‘Police been on the phone love … you want to go?’
Cedric shook his head, his gaze never lifting up from his workbench. His wife lingered in the shed’s doorway as if there was more to say. Finally his silence had the desired effect and she left, leaving behind the usual scent of Chanel and Marlboro. Moments later and Cedric heard the Astra’s engine splutter into life, the sound of tires reversing out onto the road.
Cedric put down the screwdriver. In front of him were strewn the innards of the kitchen radio. He didn’t recall taking it apart, or even if it needed to be fixed. If Danny were here now he’d be mocking his efforts, telling him to buy a new one off of ebay, that no one repaired anything these days.
Wiping his hands on a rag Cedric ventured back into the house. Soon the kettle was boiling, a tea bag dangling in his mug. As he poured the water the phone rang. Cedric reached out, his hand hovering, as if the handset was a coiled serpent waiting to strike. Finally the answering machine kicked in, Danny’s voice cheerfully demanding information after the beep. He should change that, it wasn’t right, tomorrow, tomorrow he’d record a new message.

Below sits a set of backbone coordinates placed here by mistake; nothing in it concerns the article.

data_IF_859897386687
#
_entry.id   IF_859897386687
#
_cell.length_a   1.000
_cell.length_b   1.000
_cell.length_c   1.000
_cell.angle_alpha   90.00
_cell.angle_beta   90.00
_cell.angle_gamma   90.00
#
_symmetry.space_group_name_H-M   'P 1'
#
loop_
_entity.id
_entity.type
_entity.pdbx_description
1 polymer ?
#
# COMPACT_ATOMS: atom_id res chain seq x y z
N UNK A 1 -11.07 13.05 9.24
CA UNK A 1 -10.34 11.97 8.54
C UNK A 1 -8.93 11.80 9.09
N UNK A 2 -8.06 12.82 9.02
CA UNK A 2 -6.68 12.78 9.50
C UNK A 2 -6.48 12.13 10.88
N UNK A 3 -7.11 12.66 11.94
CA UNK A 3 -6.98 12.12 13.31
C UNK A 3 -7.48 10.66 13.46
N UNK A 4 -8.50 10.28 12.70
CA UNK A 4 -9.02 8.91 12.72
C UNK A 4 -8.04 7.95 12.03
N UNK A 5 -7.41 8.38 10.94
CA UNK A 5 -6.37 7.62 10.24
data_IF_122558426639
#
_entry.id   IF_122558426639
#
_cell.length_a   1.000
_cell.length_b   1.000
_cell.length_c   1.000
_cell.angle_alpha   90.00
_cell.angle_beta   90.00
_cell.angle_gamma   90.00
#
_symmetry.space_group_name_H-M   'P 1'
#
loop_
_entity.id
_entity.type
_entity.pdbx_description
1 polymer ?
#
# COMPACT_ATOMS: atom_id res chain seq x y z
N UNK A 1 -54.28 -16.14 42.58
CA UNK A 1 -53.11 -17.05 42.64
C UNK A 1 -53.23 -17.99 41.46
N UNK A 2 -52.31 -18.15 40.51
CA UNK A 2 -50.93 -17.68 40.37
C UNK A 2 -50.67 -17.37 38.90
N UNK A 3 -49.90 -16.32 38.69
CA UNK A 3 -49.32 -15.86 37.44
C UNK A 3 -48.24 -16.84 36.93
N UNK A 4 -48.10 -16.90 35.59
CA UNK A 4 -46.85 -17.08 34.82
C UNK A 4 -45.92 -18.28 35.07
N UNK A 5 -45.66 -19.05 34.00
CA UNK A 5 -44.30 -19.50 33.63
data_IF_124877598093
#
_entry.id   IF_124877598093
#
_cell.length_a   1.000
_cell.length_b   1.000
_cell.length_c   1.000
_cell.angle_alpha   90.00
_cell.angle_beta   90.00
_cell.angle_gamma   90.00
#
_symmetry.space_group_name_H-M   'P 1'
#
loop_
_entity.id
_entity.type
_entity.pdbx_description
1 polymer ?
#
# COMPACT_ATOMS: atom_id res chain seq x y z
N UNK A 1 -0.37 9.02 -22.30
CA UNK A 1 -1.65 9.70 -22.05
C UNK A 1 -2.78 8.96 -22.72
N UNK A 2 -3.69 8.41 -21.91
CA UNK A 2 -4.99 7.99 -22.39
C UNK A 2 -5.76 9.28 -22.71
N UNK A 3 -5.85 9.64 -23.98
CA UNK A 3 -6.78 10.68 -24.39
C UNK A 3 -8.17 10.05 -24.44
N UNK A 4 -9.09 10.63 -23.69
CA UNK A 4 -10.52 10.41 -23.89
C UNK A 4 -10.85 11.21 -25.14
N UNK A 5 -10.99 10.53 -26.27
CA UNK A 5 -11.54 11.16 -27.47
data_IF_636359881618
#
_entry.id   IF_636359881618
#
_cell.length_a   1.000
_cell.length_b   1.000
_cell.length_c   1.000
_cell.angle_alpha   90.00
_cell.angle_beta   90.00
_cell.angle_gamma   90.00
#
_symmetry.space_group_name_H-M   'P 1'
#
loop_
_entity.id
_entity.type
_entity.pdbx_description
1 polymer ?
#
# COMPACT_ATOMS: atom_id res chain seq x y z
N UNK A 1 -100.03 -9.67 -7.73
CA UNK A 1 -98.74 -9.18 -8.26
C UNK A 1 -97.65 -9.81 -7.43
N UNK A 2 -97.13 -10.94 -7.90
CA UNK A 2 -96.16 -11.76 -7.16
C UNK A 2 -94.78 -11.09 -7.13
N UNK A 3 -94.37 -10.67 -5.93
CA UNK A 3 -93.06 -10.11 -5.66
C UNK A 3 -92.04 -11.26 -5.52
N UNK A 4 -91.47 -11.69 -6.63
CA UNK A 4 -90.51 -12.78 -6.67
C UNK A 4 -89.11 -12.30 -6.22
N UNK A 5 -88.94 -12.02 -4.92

The beep, Cedric stood waiting for someone to talk, yet there was only the sound of breathing, then the phone was put down.
Cedric picked up his mug, retreating back to the shed. The bike was hanging on the wall, as it had been since the police had returned it. The back end crushed, the rear wheel missing. He ran a finger over the crudely scratched marks that Danny had etched into the seat post in case the bike got stolen: DH 12501. Cedric had been so cross with him that day, so hurt that Danny had defaced his gift. They had bickered, stood by the shed, Danny’s face flushed red with resentment at receiving another lecture.
Then he had left, cycling down the road, head down, pedals turning, disappearing into the grey light rain.
Cedric retreated back to his bench, trembling fingers rebuilding the radio.